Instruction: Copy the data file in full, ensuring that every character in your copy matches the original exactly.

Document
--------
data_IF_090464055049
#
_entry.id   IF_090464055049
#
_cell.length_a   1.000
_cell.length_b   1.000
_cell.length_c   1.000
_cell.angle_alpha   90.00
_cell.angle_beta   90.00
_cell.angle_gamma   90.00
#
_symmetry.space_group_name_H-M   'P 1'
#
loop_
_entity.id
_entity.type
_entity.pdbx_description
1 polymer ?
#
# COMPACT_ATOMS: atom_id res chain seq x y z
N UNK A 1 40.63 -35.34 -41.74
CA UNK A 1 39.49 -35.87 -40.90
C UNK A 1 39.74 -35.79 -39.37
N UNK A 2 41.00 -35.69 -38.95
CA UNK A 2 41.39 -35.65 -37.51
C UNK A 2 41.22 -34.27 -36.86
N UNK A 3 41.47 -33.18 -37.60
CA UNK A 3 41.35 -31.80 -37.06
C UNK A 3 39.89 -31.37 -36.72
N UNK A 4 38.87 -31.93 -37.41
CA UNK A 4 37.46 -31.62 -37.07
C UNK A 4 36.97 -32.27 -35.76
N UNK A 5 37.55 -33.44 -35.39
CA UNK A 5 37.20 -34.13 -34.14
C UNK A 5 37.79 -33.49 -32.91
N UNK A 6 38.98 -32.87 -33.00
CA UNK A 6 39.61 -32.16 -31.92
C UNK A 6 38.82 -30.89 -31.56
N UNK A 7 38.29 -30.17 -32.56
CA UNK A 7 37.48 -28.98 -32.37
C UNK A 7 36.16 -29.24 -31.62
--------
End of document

data_IF_090464055049
#
_entry.id   IF_090464055049
#
_cell.length_a   1.000
_cell.length_b   1.000
_cell.length_c   1.000
_cell.angle_alpha   90.00
_cell.angle_beta   90.00
_cell.angle_gamma   90.00
#
_symmetry.space_group_name_H-M   'P 1'
#
loop_
_entity.id
_entity.type
_entity.pdbx_description
1 polymer ?
#
# COMPACT_ATOMS: atom_id res chain seq x y z
N UNK A 1 40.63 -35.34 -41.74
CA UNK A 1 39.49 -35.87 -40.90
C UNK A 1 39.74 -35.79 -39.37
N UNK A 2 41.00 -35.69 -38.95
CA UNK A 2 41.39 -35.65 -37.51
C UNK A 2 41.22 -34.27 -36.86
N UNK A 3 41.47 -33.18 -37.60
CA UNK A 3 41.35 -31.80 -37.06
C UNK A 3 39.89 -31.37 -36.72
N UNK A 4 38.87 -31.93 -37.41
CA UNK A 4 37.46 -31.62 -37.07
C UNK A 4 36.97 -32.27 -35.76
N UNK A 5 37.55 -33.44 -35.39
CA UNK A 5 37.20 -34.13 -34.14
C UNK A 5 37.79 -33.49 -32.91
N UNK A 6 38.98 -32.87 -33.00
CA UNK A 6 39.61 -32.16 -31.92
C UNK A 6 38.82 -30.89 -31.56
N UNK A 7 38.29 -30.17 -32.56
CA UNK A 7 37.48 -28.98 -32.37
C UNK A 7 36.16 -29.24 -31.62